How Should I Regulate It?

The best thing about a maker’s space is that it can be whatever you want it to be. And even ocne you figure that out, it can take on a life of it’s own once it has started and can become bigger and better than you ever imagined. Growin’GEERS recommends limiting the rules at the beginning. Make it a place where students can come and create their own solutions and ideas. Make it a place where our young innovators can bring their act on their imagination.

If you feel you want to have a goal or a theme, add a white board with a weekly challenge for students to try and accomplish before the end of the week. Ask them to create a solution that can move something a certain distance. Start simple and make the challenges more complex as your students become more comfortable with working in the space!

How Do I Explain It To Others?

Introduce it to students as a place to be innovative. Encourage them to get their feet wet in engineering, and invite them to research concepts that they want to learn about and use this space to explore them with the materials they have. The best way to explain it to other parents is as a safe space for students to educate and challenge themselves outside of their traditional lessons. It is a new twist on education, and it is a great way to put our students in charge of what they create and what they learn when they spend time in this space. Over time, the results of what comes out of your maker’s space will speak for itself.

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Growin'GEERS was voted the winner of One Spark 2015 in the Education Category. The Growin'GEERS team spent the week sharing its curriculum with the Jacksonville community. We are so happy to revisit this amazing time for the company and how this award helped us to increase the number of quests we had available to better serve our customers! Check out additional details in an article featured by News4Jax below.

Thanks again One Spark!



Football season is upon us, and it is an exciting time for all the fans, Fantasy Football experts, and players. While football is an exciting sport to watch, it can be dangerous for the players due to the large amount of body to body and head to head contact that the game is known for.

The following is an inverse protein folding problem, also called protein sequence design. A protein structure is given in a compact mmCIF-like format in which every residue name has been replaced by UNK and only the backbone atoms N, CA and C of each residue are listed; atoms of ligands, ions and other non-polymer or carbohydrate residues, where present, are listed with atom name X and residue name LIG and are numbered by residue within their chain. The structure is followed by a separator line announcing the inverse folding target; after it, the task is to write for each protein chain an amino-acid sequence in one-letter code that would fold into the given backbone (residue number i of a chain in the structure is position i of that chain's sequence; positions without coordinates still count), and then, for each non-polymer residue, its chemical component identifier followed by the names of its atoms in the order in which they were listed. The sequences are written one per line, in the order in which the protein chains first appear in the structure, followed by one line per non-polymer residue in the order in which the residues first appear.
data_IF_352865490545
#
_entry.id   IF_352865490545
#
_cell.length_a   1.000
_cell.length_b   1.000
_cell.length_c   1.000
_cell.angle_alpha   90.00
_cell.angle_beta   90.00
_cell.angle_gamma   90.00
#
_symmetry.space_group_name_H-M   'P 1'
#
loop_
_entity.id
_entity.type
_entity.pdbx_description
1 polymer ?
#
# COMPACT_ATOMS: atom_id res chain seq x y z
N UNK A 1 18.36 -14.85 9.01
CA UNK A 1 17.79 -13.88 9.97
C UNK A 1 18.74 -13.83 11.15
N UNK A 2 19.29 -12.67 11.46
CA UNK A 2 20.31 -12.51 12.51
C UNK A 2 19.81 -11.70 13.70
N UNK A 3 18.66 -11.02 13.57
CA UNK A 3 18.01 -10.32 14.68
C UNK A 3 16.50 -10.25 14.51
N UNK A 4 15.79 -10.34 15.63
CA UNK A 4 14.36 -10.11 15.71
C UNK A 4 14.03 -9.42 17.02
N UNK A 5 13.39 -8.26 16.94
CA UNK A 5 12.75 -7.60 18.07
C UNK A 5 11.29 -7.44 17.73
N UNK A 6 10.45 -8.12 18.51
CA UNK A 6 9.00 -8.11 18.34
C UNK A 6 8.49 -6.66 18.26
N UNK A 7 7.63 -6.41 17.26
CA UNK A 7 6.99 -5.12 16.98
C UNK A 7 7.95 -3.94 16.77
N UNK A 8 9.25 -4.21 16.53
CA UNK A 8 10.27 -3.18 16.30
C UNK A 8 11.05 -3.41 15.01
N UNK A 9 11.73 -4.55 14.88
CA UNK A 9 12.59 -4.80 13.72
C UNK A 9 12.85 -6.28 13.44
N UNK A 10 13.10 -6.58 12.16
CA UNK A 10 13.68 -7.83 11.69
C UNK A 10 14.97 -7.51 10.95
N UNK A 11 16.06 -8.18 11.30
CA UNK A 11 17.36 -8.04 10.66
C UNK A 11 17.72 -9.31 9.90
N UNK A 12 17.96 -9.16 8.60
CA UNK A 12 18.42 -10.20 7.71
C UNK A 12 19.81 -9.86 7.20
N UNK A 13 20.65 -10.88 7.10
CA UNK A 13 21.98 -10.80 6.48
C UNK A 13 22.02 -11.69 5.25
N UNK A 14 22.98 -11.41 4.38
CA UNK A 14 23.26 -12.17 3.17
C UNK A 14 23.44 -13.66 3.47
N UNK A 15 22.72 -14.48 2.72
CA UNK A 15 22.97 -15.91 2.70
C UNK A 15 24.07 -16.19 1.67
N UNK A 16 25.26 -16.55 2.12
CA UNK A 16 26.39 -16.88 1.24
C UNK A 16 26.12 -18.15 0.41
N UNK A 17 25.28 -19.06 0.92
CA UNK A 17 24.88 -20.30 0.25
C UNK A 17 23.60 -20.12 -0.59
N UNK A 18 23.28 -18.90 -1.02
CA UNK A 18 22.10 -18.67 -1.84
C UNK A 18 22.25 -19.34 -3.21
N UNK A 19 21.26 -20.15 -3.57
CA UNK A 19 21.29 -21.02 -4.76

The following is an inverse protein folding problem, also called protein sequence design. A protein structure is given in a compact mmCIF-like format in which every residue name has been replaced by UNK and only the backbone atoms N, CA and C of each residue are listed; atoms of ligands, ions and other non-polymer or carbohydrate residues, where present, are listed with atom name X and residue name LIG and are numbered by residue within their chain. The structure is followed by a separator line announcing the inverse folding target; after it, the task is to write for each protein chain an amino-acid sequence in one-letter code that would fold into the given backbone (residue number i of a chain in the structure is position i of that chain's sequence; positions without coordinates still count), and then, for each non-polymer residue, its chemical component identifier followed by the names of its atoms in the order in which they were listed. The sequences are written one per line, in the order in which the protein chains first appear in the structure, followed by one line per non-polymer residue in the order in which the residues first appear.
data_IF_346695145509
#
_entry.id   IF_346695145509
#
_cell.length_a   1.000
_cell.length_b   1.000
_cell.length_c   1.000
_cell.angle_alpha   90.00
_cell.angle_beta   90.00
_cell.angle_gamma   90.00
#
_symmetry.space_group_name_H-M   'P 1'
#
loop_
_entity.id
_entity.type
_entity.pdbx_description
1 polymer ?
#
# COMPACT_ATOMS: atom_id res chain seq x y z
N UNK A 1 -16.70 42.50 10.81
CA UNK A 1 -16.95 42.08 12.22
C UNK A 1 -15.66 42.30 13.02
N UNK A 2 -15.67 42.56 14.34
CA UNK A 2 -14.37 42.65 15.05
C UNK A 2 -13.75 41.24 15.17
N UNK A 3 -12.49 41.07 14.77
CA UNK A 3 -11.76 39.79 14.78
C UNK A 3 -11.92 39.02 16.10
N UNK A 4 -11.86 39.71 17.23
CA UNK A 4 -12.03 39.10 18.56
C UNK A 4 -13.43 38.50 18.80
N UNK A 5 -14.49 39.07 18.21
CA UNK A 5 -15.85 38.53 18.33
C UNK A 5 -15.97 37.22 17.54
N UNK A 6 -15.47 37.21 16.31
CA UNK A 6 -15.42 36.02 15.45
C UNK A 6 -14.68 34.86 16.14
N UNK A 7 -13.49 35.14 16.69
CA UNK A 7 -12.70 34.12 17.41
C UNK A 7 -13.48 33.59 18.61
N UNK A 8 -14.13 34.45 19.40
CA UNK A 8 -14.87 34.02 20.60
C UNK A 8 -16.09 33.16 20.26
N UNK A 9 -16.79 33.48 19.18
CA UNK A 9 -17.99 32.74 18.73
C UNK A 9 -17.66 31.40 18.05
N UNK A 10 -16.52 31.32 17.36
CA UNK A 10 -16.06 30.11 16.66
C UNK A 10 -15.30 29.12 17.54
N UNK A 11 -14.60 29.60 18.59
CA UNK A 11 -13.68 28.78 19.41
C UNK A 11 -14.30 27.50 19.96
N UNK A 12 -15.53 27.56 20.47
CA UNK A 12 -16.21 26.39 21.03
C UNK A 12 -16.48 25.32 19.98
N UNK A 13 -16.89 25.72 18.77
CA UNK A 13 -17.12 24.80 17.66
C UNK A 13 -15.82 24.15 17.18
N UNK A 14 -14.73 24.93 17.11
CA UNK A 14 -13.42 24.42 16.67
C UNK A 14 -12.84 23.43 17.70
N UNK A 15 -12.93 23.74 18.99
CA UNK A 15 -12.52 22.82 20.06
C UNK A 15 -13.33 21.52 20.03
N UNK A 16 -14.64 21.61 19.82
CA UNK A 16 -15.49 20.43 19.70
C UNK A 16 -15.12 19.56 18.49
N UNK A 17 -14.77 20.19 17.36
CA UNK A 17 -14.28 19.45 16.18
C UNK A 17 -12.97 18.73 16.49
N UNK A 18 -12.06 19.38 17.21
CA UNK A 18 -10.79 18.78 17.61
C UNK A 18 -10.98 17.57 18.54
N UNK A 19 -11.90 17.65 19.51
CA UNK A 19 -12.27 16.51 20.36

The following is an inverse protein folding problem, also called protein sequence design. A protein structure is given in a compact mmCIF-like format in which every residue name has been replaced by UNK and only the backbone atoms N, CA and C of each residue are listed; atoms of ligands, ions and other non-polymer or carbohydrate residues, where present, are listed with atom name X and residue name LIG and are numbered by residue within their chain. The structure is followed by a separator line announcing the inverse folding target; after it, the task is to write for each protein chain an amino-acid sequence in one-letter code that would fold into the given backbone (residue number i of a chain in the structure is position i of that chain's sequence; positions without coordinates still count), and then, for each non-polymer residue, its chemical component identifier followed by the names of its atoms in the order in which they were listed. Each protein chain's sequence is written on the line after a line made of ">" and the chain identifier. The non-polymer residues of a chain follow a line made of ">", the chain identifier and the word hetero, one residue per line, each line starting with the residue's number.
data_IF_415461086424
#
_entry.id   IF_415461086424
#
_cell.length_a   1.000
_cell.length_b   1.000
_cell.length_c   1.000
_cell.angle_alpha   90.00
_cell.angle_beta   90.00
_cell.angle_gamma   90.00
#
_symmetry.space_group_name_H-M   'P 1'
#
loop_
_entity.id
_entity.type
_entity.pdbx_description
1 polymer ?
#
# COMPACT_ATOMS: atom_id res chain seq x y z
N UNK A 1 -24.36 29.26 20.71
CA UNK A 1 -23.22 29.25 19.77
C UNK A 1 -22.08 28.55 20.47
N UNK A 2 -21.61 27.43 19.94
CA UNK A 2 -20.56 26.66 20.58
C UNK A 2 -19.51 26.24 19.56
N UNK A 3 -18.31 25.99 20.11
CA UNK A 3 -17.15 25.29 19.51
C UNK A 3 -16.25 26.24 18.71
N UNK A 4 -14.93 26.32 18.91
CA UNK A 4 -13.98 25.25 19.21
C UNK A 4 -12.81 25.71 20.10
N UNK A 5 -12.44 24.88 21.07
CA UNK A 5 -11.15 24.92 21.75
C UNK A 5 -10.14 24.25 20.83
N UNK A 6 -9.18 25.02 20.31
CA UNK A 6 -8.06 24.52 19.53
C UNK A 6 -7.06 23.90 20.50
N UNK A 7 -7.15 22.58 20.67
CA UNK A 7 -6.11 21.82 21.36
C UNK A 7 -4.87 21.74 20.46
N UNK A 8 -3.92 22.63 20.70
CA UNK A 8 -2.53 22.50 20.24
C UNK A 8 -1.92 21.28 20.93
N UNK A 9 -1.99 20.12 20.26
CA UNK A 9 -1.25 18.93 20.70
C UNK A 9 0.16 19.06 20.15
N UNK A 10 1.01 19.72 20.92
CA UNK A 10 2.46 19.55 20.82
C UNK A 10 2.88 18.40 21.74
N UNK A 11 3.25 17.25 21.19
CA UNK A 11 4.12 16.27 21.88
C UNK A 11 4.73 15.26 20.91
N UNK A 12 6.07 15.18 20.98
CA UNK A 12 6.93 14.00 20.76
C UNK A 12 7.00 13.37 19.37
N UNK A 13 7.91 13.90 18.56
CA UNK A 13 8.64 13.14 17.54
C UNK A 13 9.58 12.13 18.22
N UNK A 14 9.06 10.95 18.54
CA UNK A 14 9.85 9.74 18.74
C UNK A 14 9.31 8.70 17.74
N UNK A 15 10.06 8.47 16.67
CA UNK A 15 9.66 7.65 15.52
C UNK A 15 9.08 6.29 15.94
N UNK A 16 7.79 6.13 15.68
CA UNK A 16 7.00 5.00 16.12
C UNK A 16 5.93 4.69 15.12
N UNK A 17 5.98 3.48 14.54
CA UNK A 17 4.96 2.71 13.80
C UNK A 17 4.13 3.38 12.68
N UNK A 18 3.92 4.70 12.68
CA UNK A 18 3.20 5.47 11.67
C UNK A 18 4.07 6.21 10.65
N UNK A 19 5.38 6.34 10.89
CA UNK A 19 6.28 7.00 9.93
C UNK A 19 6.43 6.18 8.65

The NFL and other football organizations have been making an effort to make the game safer. The design of new football helmets to decrease the damage done to a player’s brain is due to the hard work of mechanical engineers.

When a player hits another player, the kinetic energy needs to transfer from one player to another. If all that energy is directed at the helmet, the helmet is taking on that kinetic energy and passing it through to the next surface: the skull. The skull is then passing it on to the brain which in turn may cause the brain to hit the inside of the skull causing damage.

Bike helmets are traditionally designed a little differently to crush or break which takes on some of the kinetic energy.

Read more about how they are adjusting the football helmets below!

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Beginnings. They are exciting, slightly unnerving, and refreshing. So, welcome to the beginning of the Growin'GEERS blog! To keep track of a journey such as this can be a challenge, so hopefully this blog will serve not only as a reminder for where we have been but also as a peek behind the curtain for what Growin'GEERS is all about. We will discuss not only our journey, but stories about STEM across the country, our advocates, and of course, our amazing GEERlings. Because without our budding engineers, we are nothing!

For this first post, I decided to give a little background on how Growin'GEERS came to be and what started this incredible roller coaster ride that I hope will never roll into the station.
Since I was a kid, I have always been drawn to problem solving. Now, problem solving comes in all shapes and sizes, but I was particularly drawn to problems affecting people. So, by talking with some engineers and Pitt professors (thanks Dad!), I pursued a degree in Industrial Engineering at the University of Pittsburgh.

Any time I am discussing my major with someone who is not aware of what Industrial Engineers do, I always hear "Wow, I wish I had known about that major in school". Thankfully, for me, my dad was there to point me in the appropriate direction.

After about a year of working full time, I decided to pursue my other passion, and I volunteered to work with a group of students in North Philadelphia for a problem solving competition. During my volunteer hours there, I learned that these students had a massive interest in engineering when I talked about my job and what I did on a day to day basis but had an aversion to the math and science topics they were learning in school. My biggest takeaway from that experience was that they did not understand how the concepts they were learning were actually applicable in the real world. They did not understand how scientists or engineers could possibly use the concepts they were learning to help people or solve problems.

From that experience, Growin'GEERS was born. The goal of Growin'GEERS is to empower and enlighten elementary students to see the potential that STEM concepts have in the real world. By starting our journey with a focus on this age group, we are working to encourage their interest in these topics before they decide that they are too hard or irrelevant in reaching their goals.
Growin'GEERS is working to paint an accurate picture of an engineer for the next generation. This picture includes a love for STEM, the ability to communicate, a knack for thinking outside of the box, and the courage to fail. We want students to dream of being engineers and to understand the impact they can have by working towards adding to their STEM toolbox. By showing students the vast array of options available to them within the engineering field, we plan to decrease the number of students who get to middle school or high school without knowing what an engineer does.

So, join us on our journey to inspire the next generation of innovators, thought leaders, and engineers, or as we tend to say, elementary engineering dreamers.

Keep those gears moving,